I met a new girl, and somehow convinced her to like me. We began a relationship, yet my intimacy with alcohol deepened. A jealous mistress, the booze kept creeping in and around our new love. We did nothing but get drunk on Saturday nights alone in my apartment while I neglected my senior level art school homework and woke up the following Sunday to roll around and have sex three or four times before finally getting up and going to get coffee, hung over and cold. I still miss those times, though. The bottle was more my girlfriend than the girl, and she knew it. It’s why, two years later, she would finally leave me and find someone that made her happy.

Ohio State University
Ohio State University


So there I sat, downing Manhattans, at The Leaf & Vine, a self-proclaimed martini bar in Troy, just 10 miles from my parentsʼ country ranch. I have no recollection of how many I drank that night. Maybe seven or eight, I don’t know. My ex texted me that night and pissed me off, so I blamed her and kept going. I had driven myself there that night out of spite towards my mother, who had made me feel small that night because I was living with my parents again. I was there, at the bar, surrounded by successful business types of the rural Ohio Midwest and trying to just feel halfway alive. I think I spent upwards of $70 that night. I vaguely remember running into some folks from high school who seemed very concerned with my ability to stand. I didn’t care. It was one in the morning, and I was pissed, so off I went. I paid my bill and walked defiantly out the front door and hopped into my truck. Thirty seconds later, there was a sheriff blinding me with his flashlight and asking me to walk in a straight line.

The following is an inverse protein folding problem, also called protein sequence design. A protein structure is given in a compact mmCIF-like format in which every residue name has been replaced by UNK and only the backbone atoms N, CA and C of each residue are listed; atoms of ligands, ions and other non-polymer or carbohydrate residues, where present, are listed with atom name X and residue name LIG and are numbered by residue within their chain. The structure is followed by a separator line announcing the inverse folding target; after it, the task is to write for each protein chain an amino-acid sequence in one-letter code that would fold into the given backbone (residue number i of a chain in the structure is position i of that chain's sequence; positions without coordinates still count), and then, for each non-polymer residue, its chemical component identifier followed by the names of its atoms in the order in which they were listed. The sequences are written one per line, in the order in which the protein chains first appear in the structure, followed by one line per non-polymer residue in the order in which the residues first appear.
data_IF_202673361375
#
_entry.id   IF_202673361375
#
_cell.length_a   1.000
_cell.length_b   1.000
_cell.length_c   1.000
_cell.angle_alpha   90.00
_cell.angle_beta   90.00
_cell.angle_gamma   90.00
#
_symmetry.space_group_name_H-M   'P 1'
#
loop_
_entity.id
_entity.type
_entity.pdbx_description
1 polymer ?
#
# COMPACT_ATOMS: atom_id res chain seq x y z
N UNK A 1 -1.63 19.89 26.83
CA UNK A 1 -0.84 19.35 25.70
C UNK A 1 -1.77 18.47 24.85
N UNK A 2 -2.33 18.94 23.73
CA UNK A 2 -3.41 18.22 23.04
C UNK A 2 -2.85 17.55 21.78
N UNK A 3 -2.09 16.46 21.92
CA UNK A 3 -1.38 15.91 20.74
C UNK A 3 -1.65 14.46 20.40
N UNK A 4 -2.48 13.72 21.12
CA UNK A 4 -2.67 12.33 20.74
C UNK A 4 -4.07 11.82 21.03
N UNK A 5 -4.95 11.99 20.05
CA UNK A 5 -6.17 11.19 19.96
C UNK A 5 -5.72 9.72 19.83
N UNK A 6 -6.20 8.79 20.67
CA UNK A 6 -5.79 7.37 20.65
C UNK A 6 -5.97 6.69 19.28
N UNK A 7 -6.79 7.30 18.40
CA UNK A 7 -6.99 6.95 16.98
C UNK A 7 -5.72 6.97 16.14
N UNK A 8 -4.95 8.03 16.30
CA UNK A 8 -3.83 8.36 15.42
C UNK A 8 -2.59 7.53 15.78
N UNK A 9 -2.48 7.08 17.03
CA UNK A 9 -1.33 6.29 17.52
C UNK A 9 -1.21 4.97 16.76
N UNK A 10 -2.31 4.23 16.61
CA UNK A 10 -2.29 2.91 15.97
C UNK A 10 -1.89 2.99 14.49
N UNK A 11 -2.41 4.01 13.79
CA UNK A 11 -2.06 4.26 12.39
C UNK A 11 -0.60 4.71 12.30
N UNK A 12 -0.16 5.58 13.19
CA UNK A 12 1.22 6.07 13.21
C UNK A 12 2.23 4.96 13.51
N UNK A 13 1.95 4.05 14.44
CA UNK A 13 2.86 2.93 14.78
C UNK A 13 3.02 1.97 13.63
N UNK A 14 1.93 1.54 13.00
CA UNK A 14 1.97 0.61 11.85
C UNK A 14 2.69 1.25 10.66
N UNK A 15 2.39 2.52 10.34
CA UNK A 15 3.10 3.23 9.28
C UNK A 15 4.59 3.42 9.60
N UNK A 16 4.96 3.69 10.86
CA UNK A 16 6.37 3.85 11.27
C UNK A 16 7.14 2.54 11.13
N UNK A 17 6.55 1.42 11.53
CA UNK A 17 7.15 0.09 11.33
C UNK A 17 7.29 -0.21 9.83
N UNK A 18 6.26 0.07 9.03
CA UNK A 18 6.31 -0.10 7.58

There are moments when your life leaps out of your chest. There are times when you feel the burning betrayal of all that you thought was good and true. The time when a Sheriff slams you down onto the hood of his cruiser because you backed away from him as he pulled out his handcuffs, that’s one of those times. Let me be clear kids, don’t fucking drink and drive — they’ll get you. I was in the back of his cruiser being told I had the right to remain silent. I was asked what my parents’ numbers were and if they could be contacted. About five minutes later — the sheriffʼs office was right downtown across the street from the bar — I was in a holding room looking at my bearded father signing paperwork for my release. I had never felt lower.

About five days later I was in the courthouse waiting with my dad to hear the charges against about 100 detainees from the previous weekend. My name was called among the “trouble” category, as the bailiff put it. I was directed to the hallway as a public defender told about 20 of us to just plead not guilty and wait for a pretrial date. I had no idea what any of this meant. All I knew was this was a much bigger deal than previously anticipated. I told my dad we needed to hire an attorney and figure it all out. Luckily, our family has a good one on retainer, and he was able to provide immediate council.

My attorney reprimanded me for drinking so much that night. See, my blood alcohol level tested at .164 which is twice the legal limit in Ohio. He told me he could probably get the charge dropped to a reckless operations offense and my jail time lifted to a three-day DUI intervention program. The 90-day license suspension was something he couldn’t do anything about. “They’ve really cracked down here,” he said with a disparaging glance to my father and me. So, at 23, I anticipated the worst. I sat in waiting for a month before my pretrial date. The pretrial came and a plea bargain was offered of a reckless op charge in exchange for me doing the three-day intervention program and serving two years unsupervised probation. So, there I sat, awaiting the rest of my 90-day suspension and the coming 72-hour DUI Weekend Intervention Program.

Me at the bar, the night of the arrest